A Wrong Way to Scrapbook…

I recently attended a craft show and took my husband with me. He’s the kind of husband who comes along shopping and is more than happy to hold bags, will weigh in on colour choices during paper selection, doesn’t mind that we haven’t seen the kitchen table since we moved in together (3 years ago) and can identify an Inky Quill video from the opening bars of the theme song… ok I’m gushing like the newlywed I am, but my point is he is very pro craft. 

So when I asked him to do the scrapbooking class with me he didn’t hesitate. He selected two pictures to print on my selphy at home. He paid his $10 and took a seat. 

The class was for Azza, which was billed as “a European style of scrapbooking”. 

We sat down interested in trying something new, and that’s about the point the wheels came off. 

Upon producing our photos we were told they were wrong. They were immediately dismissed and replaced with stock photos. Being selphy prints I understand they are not true 6×4 prints but when you see the final layout you can see, I believe, that  it would have been possible to work with them. Or at the very least, even if they wouldn’t have ‘worked’ in the sense of making the planned design look its best, the instructor could have explained the issue and given us the choice. It could have been an opportunity to learn about how this form of​ scrapbooking works. 

​Next, my husband was told to use the grid template to cut his photo into three.

As I understand it, that is the style of Azza. You use plastic templates to cut shapes out of photos and cardstock and then use the same template to stick everything down. 

When he was finished, and turned to the instructor for the next step, he was immediately met with the exclamation that he had done it ‘wrong’. That he had ‘cut the legs off the bird and that was just wrong.’ It can’t be like that and so it went on. 

Amended to avoid the offending cut legs

If you compare my finished layout (the flower) to his (the bird) in the picture below you will see that he hadn’t cut them off and discarded them. The feet would just have been in the lower third, just as the cut bud in my photo appears in the lower third. My husband had taken time lining up the template and was careful in his cutting. He hadn’t just slashed through the pictures willynilly.

But no, it wasn’t acceptable. He was given a new picture, told to do it again and this time to not cut the legs off.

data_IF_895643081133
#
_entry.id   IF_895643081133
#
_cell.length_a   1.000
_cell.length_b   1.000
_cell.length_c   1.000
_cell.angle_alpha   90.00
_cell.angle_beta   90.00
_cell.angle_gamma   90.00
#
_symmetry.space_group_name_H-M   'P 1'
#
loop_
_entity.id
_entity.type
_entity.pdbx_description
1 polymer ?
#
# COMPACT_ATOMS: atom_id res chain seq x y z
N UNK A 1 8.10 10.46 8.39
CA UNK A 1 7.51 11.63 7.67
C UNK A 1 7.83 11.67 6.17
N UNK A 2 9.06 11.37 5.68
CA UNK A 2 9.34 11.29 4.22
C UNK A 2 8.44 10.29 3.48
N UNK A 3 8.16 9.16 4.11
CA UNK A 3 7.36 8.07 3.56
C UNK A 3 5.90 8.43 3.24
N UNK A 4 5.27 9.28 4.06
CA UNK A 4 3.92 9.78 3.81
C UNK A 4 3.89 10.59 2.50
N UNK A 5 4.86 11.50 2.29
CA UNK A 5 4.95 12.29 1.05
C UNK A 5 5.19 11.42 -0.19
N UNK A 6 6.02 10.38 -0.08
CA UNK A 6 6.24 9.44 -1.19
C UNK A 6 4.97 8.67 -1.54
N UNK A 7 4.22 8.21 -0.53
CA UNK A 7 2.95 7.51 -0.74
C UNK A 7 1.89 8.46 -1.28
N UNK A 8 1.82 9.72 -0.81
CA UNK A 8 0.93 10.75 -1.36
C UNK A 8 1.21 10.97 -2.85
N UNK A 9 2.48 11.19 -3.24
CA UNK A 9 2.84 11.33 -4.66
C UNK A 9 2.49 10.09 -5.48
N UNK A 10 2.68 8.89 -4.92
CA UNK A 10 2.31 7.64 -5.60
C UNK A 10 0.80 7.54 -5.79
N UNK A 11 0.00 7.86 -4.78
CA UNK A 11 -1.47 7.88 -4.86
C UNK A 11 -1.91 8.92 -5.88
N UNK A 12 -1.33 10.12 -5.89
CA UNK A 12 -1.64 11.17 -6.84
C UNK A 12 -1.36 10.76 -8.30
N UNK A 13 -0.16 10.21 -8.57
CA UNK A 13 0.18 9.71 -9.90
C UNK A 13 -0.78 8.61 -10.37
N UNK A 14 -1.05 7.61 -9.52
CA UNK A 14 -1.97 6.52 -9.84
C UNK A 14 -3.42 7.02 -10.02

The completed Azza layouts

Now the irony is that it was their picture, positioned in the hole they directed us to use, and so to follow the template precisely there was no way to make it work without cutting through the legs!
The rest of the lesson continued in a similar vein. On my layout the sticking down of the green strips wasn’t considered straight enough so it was lifted and she re did it. A fact that annoyed me because to my eye it was straight. And you will notice my husband’s layout is missing the ‘feature’ stencilled card. That’s because he mucked up the stencilling too….

And that brings me to the point of this post. In the moment, how do you as the student/maker gently but firmly rebuff such statements? My husband and I didn’t. We silently agreed with a look to take the path of least resistance and so we sat there like naughty school children, did as we were told and left after having a not very  enjoyable hour. (Yes it took a full hour to make those layouts!!!)

But upon reflection, I wonder whether that was that really the best option. It meant we were unhappy, the lady and her store got no sales from us and now the next person will likely have a similar experience.
The woman teaching us was obviously a lovely lady who loves her craft. But she was also one who couldn’t see past her own version of perfection to enable someone else to learn the craft. And she was the one that was wrong. I strongly believe there is no wrong when it comes to arts and crafts. Only preferences. 

It’s a shame, because at this point I am turned right off Azza, even though I tried it because I already do a combination of traditional scrapbooking and project life and thought this might be a nice bridge between the two. 

At least we only lost $20 and an hour! 

If you scrap by Azza Id love to hear about your experiences. Leave me a comment below or tag me on social media.

6 thoughts on “A Wrong Way to Scrapbook…

  1. Mel Barwise says:

    Ohhhh I feel for you so much,
    I would feel so deflated and honestly the very same,
    I am not a confrontational person and I would of been churning up inside everytime this person was correcting!
    This should not happen and I would be mortified if the folks ran out of the class
    I love seeing the smiles on my students faces and excitement for the craft if that’s not happening I would go out of my way to make them feel better about their project.
    This sounds a horrid experience, so sorry!

    Liked by 1 person

  2. darrelrob says:

    Thanks Mel. Churning up inside captures the way I was feeling perfectly! I’m sure this would never happen in your class – it really comes down to reading your students and allowing them to grow, doesn’t it!


  3. Shay Jansen says:

    Geesh I am so sorry you went through this…can you complain to the shop if you did it at a shop. Nothing is wrong in scrapbooking it is a very personal thing and if you and your hubby are happy with your photo’s an decorations then stuff her!!


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